Respondents to the consultation asked for further clarification of the definition. In our view, it is currently unclear whether the definition of a “virtual asset” excludes non-fungible tokens or if it makes a distinction between a “proof-of-work” or “proof-of-stake” protocol. Having regard to the fast-evolving nature of the virtual asset market, the Government proposes to empower the SFC to prescribe characteristics that constitute a “virtual asset” and enable the Secretary for Financial Services and the Treasury to determine whether any digital representation of value constitutes a “virtual asset”.
Respondents to the consultation also questioned the need to empower the SFC to enter the business premises of a licensed VASP, noting that the operations of VASPs are different from conventional financial institutions. However, the Government emphasized the need for VASPs to maintain a permanent place of business in Hong Kong and to observe similar regulatory requirements as licensed Hong Kong financial institutions.
Similar to licences for other types of regulated activity, the licensed VASP, their responsible officers and ultimate owners will be subject to a “fit and proper” test. To ensure proper management, the VASP licensee will need to appoint at least two responsible officers to ensure compliance with AML/CTF and other regulatory requirements.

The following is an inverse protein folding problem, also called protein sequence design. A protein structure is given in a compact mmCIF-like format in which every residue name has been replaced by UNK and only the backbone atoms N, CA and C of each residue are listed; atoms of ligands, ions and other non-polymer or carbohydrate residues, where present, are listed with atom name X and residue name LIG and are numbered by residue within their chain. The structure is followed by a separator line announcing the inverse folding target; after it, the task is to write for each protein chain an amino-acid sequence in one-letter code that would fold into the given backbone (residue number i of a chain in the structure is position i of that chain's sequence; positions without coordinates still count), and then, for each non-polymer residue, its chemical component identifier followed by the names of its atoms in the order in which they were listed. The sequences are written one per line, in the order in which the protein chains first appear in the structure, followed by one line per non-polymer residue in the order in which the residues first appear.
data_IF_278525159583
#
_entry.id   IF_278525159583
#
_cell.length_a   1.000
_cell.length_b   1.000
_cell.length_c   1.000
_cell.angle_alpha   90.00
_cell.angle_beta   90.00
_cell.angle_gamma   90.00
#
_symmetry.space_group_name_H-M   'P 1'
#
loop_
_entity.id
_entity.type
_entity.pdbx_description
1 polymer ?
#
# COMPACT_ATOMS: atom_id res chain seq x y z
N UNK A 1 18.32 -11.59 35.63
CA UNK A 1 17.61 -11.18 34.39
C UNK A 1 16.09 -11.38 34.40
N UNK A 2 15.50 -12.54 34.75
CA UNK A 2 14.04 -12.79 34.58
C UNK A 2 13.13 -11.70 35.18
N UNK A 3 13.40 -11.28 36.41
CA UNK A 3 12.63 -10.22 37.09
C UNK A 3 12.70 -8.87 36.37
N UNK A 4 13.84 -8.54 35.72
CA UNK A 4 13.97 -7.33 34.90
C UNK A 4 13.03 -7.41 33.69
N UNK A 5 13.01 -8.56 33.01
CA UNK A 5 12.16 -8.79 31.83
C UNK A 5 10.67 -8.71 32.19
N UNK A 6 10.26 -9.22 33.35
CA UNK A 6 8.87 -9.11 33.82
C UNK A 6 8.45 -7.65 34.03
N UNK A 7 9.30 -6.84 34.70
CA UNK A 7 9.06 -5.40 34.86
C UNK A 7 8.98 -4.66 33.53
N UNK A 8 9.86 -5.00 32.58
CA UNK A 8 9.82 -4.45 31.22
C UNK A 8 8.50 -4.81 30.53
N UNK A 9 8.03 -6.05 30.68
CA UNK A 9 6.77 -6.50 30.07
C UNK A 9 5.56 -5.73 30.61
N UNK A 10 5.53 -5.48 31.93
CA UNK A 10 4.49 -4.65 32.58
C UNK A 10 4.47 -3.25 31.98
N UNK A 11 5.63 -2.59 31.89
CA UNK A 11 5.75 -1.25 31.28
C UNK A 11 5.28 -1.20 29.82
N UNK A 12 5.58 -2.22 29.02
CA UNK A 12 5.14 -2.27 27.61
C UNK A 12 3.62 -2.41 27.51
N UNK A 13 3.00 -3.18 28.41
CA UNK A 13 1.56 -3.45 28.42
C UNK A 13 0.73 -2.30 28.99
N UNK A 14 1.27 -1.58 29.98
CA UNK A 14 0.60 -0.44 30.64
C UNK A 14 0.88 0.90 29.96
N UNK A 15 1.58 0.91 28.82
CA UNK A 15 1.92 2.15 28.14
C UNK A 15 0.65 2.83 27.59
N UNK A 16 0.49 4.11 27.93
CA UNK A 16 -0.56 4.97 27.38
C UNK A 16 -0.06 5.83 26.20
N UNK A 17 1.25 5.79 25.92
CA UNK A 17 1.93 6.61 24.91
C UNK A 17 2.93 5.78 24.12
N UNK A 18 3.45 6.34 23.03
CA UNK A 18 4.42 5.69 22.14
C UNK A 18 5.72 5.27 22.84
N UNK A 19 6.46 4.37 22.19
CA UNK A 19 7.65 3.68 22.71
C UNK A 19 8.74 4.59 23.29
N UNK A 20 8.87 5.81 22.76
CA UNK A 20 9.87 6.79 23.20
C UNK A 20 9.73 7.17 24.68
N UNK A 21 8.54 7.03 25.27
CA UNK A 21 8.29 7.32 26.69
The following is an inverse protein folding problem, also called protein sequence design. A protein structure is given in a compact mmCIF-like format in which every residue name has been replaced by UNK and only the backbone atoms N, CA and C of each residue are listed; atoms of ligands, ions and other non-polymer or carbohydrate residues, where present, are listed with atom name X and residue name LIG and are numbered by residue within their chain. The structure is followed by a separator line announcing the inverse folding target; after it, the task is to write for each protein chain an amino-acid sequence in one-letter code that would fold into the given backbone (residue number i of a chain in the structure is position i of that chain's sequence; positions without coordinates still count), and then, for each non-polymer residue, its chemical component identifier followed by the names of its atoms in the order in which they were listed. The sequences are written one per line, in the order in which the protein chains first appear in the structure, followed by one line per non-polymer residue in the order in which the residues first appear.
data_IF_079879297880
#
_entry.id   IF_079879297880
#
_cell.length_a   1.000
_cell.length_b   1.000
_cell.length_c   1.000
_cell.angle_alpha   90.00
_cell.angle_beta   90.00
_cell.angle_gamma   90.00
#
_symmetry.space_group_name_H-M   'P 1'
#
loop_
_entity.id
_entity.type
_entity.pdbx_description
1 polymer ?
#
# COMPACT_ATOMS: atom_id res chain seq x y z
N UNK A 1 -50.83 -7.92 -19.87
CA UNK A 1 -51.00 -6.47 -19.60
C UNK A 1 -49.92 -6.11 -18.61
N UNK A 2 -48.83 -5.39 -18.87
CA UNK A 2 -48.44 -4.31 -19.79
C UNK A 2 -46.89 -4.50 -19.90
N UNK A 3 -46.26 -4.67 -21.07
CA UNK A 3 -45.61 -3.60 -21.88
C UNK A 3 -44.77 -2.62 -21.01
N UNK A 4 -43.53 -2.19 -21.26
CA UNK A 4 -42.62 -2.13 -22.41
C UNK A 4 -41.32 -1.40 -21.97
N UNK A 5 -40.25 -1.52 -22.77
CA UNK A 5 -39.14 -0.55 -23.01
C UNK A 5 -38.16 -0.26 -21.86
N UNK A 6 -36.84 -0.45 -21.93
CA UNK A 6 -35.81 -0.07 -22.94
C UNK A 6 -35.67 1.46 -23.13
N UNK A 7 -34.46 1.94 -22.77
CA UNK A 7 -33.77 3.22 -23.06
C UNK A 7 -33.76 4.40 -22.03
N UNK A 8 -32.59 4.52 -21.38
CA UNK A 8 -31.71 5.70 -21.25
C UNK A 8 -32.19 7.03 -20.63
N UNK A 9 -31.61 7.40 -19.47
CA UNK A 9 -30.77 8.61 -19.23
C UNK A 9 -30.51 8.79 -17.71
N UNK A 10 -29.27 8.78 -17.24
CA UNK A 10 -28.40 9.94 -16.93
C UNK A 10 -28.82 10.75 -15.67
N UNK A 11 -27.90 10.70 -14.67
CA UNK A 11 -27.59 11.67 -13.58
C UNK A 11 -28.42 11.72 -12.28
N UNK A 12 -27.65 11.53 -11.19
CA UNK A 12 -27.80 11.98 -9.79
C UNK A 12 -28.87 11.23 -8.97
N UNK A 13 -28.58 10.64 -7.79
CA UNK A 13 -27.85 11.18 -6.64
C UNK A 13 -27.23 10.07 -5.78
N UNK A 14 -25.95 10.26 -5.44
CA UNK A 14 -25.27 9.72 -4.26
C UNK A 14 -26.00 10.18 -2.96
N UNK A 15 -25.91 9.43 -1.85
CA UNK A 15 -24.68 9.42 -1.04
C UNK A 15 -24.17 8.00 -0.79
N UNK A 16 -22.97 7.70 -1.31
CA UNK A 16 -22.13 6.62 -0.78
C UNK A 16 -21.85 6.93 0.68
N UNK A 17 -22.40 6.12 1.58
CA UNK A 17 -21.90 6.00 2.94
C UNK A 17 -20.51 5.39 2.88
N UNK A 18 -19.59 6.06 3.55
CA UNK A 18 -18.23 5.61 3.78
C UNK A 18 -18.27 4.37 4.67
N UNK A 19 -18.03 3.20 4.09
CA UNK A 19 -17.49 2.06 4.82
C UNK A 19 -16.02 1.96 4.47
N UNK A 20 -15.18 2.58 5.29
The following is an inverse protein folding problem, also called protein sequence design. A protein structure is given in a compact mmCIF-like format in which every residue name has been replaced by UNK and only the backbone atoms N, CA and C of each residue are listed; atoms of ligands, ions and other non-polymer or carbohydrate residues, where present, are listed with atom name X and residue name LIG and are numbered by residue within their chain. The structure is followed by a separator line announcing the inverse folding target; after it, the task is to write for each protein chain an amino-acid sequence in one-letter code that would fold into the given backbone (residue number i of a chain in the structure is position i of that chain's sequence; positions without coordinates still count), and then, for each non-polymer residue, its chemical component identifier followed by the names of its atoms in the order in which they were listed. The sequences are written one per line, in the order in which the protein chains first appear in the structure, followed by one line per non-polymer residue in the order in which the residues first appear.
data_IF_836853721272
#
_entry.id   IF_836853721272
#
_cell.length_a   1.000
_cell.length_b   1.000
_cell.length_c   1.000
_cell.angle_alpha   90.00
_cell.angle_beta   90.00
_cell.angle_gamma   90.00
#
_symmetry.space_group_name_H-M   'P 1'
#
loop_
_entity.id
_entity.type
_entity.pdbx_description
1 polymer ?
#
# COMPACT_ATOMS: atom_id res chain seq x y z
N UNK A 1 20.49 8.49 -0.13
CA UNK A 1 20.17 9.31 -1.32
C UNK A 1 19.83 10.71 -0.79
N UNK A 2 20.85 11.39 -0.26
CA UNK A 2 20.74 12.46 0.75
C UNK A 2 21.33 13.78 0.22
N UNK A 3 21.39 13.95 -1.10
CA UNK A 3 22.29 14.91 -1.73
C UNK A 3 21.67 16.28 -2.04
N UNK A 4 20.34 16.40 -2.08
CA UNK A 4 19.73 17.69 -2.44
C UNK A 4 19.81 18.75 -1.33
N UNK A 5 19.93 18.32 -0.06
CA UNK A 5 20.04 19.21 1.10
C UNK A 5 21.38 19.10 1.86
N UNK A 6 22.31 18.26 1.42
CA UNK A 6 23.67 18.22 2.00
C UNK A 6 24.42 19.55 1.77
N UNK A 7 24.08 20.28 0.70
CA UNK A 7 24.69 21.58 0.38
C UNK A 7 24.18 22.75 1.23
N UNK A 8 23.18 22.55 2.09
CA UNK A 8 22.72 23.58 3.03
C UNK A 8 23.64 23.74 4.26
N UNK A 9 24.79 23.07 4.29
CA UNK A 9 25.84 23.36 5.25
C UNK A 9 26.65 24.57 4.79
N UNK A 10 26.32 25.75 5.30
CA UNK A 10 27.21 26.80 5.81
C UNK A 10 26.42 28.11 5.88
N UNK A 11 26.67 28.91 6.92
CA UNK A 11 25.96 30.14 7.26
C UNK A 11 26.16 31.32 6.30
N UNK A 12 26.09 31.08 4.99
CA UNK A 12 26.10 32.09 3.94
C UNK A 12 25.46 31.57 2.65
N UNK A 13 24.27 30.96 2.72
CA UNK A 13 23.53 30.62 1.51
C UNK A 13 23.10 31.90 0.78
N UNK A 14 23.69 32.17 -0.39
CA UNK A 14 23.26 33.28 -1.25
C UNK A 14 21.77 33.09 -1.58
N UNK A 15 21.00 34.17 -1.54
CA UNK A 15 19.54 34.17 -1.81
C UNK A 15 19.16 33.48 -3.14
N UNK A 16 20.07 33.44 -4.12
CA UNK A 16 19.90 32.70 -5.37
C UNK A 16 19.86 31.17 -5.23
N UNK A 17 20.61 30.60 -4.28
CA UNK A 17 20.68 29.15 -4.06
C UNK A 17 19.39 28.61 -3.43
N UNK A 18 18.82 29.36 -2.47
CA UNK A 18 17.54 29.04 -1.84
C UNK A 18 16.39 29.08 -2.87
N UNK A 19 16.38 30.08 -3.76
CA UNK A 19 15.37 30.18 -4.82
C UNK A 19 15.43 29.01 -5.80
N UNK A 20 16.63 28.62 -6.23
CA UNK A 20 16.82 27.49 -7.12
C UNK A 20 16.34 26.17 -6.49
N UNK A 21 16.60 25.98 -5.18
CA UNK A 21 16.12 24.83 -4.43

Among other requirements, a licensed VASP will be required to maintain adequate financial resources, with details of the required amount expected to be included in the draft legislation or subsidiary legislation.
The Consultation Conclusions appear to clear the path towards implementing the Proposal as an amendment to the AMLO. If and when the amendments come into effect, the licensing and supervisory powers of the SFC will for the first time be extended materially beyond the framework established by the SFO.
Michael P Wong is a partner at Dechert in Hong Kong.
 See description on licensing requirements and the “fit and proper” test in the last paragraph of this section.
 The Proposal makes reference to the concept of “active marketing” under section 115 of the Securities and Futures Ordinance (“SFO”).
 Although not specifically defined in the Proposal, the definition of “professional investors” will likely reference its definition under section 1 of Part I of the SFO, as is the case under the Opt-in Regime.
 Defined as any trading platform which is operated for the purpose of allowing an offer or invitation to be made to buy or sell any virtual asset in exchange for any money or any virtual asset (whether of the same or different type), and which comes into custody, control, power or possession of, or over, any money or any virtual asset at any point in time during its course of business.
 Defined as a digital representation of value that (i) is expressed as a unit of account or a store of economic value; (ii) functions (or is intended to function) as a medium of exchange accepted by the public as payment for goods or services or for the discharge of a debt, or for investment purposes; and (iii) can be transferred, stored or traded electronically.